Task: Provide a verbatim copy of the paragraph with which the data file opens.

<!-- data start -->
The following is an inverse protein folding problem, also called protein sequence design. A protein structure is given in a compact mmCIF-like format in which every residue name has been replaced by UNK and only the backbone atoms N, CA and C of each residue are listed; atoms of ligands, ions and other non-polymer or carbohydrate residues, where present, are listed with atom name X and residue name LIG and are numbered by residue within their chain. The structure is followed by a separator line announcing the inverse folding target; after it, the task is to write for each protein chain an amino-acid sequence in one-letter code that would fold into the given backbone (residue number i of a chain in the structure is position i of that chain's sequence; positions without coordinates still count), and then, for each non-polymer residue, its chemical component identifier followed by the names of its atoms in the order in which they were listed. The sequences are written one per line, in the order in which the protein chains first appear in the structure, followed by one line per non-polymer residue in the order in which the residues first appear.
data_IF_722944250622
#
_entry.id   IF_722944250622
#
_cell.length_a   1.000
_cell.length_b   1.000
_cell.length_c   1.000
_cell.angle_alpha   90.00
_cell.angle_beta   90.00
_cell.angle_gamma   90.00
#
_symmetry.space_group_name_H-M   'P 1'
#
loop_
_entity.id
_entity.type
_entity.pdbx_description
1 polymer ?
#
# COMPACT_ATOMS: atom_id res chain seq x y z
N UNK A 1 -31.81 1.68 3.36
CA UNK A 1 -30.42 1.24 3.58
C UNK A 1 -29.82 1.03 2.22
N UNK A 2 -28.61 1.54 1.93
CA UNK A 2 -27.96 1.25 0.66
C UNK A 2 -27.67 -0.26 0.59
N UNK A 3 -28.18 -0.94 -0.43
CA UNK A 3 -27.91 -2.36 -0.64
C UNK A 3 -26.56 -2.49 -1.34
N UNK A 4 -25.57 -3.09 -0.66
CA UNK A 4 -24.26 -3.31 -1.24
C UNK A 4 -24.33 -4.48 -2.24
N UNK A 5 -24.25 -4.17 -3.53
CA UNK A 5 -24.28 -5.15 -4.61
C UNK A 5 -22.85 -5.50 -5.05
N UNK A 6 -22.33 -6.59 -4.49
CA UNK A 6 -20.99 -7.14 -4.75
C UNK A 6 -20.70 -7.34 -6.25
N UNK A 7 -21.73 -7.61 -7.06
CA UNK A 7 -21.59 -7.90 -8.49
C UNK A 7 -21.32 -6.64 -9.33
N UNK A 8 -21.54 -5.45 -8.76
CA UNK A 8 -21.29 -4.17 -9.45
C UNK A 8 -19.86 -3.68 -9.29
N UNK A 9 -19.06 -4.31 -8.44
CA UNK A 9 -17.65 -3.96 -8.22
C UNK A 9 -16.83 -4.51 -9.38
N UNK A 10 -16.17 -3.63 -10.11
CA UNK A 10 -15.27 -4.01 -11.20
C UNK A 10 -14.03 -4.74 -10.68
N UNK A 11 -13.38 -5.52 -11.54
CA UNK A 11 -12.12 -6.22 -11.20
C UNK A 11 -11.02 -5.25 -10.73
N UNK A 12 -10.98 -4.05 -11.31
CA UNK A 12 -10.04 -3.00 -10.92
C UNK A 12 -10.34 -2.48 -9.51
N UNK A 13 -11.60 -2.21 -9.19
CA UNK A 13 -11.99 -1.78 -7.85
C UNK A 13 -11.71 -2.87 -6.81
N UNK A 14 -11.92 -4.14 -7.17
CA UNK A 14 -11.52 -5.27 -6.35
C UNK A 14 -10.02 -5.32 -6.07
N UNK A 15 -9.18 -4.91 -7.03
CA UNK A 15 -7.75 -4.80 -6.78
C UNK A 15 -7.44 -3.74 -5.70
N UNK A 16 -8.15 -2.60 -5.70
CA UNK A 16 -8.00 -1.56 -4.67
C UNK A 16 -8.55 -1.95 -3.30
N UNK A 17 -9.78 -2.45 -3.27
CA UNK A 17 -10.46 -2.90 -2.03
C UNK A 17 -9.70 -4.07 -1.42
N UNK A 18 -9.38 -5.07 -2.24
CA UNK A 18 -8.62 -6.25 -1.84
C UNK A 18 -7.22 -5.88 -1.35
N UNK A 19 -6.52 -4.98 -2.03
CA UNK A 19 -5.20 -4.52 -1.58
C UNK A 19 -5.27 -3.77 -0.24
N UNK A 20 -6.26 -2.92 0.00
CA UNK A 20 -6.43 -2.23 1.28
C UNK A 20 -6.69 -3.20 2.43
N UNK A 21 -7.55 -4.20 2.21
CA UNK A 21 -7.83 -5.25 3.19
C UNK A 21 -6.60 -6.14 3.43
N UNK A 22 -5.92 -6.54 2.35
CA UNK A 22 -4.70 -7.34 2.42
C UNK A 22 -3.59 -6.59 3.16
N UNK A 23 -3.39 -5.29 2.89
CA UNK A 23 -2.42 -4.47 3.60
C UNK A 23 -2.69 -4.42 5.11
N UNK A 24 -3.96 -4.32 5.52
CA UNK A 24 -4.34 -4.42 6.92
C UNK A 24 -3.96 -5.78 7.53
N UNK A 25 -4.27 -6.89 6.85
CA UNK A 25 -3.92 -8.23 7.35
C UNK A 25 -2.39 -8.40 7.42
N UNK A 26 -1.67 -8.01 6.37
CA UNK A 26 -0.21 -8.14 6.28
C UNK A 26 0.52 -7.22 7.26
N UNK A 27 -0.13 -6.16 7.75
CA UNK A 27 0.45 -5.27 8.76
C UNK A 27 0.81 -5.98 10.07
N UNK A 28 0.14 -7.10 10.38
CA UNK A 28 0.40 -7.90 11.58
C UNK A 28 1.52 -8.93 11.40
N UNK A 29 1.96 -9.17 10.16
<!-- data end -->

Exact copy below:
The following is an inverse protein folding problem, also called protein sequence design. A protein structure is given in a compact mmCIF-like format in which every residue name has been replaced by UNK and only the backbone atoms N, CA and C of each residue are listed; atoms of ligands, ions and other non-polymer or carbohydrate residues, where present, are listed with atom name X and residue name LIG and are numbered by residue within their chain. The structure is followed by a separator line announcing the inverse folding target; after it, the task is to write for each protein chain an amino-acid sequence in one-letter code that would fold into the given backbone (residue number i of a chain in the structure is position i of that chain's sequence; positions without coordinates still count), and then, for each non-polymer residue, its chemical component identifier followed by the names of its atoms in the order in which they were listed. The sequences are written one per line, in the order in which the protein chains first appear in the structure, followed by one line per non-polymer residue in the order in which the residues first appear.